Published: Saturday, June 28th, 2014
Scottish patients will benefit from pioneering technology
Earlier this month, the Cabinet Secretary for Health and Wellbeing, Alex Neil, launched an ambitious new national health and social care innovation fund, which aims to raise millions of pounds to develop original and pioneering treatments for Scotland’s patients.
I am delighted that the Golden Jubilee National Hospital will work on behalf of the whole NHS in Scotland to raise these funds from a variety of sources, including donations and European grants.
As a national resource with a vision of leading quality, research and innovation, we will be promoting current innovations within NHSScotland and supporting the development of new ideas. This means that the people of Scotland will get better and quicker access to world-leading care as the fund makes the early roll-out of proposals possible.
NHSScotland is leading the way in many aspects of modern healthcare – our quality agenda, and particularly the Scottish Patient Safety Programme is well renowned across the world. I have written previous blogs on the Golden Jubilee’s world class research trials and ground breaking innovations ((links)), so you will know why I believe that we are in the perfect position to develop and expand new technologies and techniques fit for our twenty-first century healthcare service.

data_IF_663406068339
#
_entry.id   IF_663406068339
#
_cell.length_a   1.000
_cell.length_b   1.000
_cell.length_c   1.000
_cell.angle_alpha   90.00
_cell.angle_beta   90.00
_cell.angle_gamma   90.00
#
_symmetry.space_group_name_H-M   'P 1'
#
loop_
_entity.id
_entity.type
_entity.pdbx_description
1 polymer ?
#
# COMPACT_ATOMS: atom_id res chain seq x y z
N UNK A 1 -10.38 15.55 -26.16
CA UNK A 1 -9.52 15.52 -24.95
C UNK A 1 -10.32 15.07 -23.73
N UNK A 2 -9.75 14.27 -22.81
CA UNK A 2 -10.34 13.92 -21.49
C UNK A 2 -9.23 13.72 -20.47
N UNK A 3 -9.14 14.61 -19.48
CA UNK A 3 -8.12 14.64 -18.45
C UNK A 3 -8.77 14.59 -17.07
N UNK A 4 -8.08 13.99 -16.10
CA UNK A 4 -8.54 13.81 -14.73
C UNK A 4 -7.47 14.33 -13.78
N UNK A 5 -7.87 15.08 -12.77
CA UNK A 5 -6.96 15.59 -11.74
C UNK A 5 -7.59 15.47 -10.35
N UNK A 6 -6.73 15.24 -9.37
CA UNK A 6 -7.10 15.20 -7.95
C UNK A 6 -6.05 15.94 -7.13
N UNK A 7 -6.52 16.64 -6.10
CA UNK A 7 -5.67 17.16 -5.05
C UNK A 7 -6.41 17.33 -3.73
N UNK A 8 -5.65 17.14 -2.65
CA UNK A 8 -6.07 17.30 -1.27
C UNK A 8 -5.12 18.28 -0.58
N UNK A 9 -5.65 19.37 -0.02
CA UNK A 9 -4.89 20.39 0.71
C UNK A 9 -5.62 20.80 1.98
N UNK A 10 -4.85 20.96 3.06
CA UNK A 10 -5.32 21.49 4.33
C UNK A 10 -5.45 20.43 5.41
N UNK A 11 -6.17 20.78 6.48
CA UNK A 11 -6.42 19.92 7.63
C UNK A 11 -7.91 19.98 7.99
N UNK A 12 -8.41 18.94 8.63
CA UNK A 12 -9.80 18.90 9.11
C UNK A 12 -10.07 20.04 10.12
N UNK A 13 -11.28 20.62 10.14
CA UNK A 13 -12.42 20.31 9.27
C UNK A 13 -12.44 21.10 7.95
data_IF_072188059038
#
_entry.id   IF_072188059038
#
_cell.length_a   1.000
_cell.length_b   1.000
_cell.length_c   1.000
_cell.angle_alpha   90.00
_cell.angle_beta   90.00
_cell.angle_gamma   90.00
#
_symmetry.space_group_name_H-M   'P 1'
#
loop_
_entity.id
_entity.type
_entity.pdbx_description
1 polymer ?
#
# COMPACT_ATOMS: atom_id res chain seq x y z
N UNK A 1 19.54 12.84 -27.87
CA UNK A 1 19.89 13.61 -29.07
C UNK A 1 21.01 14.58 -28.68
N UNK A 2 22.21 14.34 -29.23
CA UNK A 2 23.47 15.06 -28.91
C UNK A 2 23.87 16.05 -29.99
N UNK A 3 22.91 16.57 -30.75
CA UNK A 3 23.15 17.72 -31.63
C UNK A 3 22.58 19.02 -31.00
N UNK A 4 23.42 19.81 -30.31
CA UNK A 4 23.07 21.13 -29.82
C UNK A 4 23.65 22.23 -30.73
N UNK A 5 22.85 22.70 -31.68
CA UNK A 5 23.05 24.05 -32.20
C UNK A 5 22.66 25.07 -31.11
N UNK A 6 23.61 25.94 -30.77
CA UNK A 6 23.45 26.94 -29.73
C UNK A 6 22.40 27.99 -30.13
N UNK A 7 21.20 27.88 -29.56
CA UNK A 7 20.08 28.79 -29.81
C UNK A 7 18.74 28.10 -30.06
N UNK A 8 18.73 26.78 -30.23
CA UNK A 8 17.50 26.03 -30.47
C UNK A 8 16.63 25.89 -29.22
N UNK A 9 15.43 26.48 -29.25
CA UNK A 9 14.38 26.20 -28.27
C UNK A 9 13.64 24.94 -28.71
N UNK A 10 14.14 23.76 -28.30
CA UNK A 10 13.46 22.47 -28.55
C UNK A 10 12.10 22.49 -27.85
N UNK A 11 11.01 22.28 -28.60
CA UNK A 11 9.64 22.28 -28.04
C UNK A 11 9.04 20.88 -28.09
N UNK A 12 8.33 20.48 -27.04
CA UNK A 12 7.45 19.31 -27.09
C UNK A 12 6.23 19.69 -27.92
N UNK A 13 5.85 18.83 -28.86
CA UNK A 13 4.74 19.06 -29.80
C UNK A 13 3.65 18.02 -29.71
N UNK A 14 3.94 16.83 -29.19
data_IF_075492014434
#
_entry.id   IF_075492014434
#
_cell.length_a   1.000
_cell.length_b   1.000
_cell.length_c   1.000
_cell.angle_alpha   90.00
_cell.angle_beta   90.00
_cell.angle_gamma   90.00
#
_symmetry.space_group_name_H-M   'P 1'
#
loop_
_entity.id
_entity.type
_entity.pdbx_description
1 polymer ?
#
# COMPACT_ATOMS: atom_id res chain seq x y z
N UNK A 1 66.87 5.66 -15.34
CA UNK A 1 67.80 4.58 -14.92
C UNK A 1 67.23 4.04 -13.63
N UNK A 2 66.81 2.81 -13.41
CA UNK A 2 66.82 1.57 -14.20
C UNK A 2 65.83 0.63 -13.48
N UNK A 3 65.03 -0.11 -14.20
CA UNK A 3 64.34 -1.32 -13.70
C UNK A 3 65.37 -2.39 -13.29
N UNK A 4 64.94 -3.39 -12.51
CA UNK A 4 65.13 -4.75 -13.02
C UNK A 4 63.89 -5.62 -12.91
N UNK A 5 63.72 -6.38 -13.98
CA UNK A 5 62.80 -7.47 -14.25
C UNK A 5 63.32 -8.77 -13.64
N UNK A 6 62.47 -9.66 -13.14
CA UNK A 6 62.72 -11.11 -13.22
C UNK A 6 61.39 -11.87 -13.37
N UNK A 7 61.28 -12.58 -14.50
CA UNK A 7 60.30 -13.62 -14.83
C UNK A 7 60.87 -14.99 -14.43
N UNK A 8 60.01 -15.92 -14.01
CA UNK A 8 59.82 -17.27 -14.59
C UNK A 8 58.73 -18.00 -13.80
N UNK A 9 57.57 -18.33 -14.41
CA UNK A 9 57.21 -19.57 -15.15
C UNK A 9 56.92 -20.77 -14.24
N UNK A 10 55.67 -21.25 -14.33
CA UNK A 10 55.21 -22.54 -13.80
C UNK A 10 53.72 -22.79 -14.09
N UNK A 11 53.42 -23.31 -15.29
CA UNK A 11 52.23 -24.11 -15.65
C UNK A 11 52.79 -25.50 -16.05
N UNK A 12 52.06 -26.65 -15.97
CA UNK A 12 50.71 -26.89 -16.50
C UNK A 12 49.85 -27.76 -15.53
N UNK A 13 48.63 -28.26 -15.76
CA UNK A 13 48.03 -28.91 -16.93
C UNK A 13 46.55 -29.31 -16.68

Priority areas where there is the greatest need for innovation will be important in deciding where to allocate the funds. But it is also important that the fund will enable ideas, to be tested which have proof of concept but not yet evidence of benefits to patients..
What we will not be doing is replacing the flow of good ideas or improvements that are being developed in each and every region across Scotland. Nor will the fund be used for mainstream services or research activities that are currently funded through existing routes. Instead, it will support initiatives that create and turn excellent ideas into improved services for patients.
There are so many new types of medicines, new health and communications technologies, and new thinking about how to make care suit the needs of every patient. It is right and proper that the fund support new ways for people to record and monitor their own health through the use of new technologies that puts people more in control of their own health.
To continue to meet patient expectations and provide quality care, we must constantly develop. Being innovative in the way we work, and implementing effective new ideas, is an integral part of building a culture of improvement.
As we move on to our next chapter cementing our role as a national resource for the NHS in Scotland, we are very excited about the possibilities and potential that the future holds. Although we are pleased with the current development, this announcement is not about the Golden Jubilee as the centre leading innovation for NHSScotland, but the potential impact that we may have in helping our nation’s health and wellbeing in the future.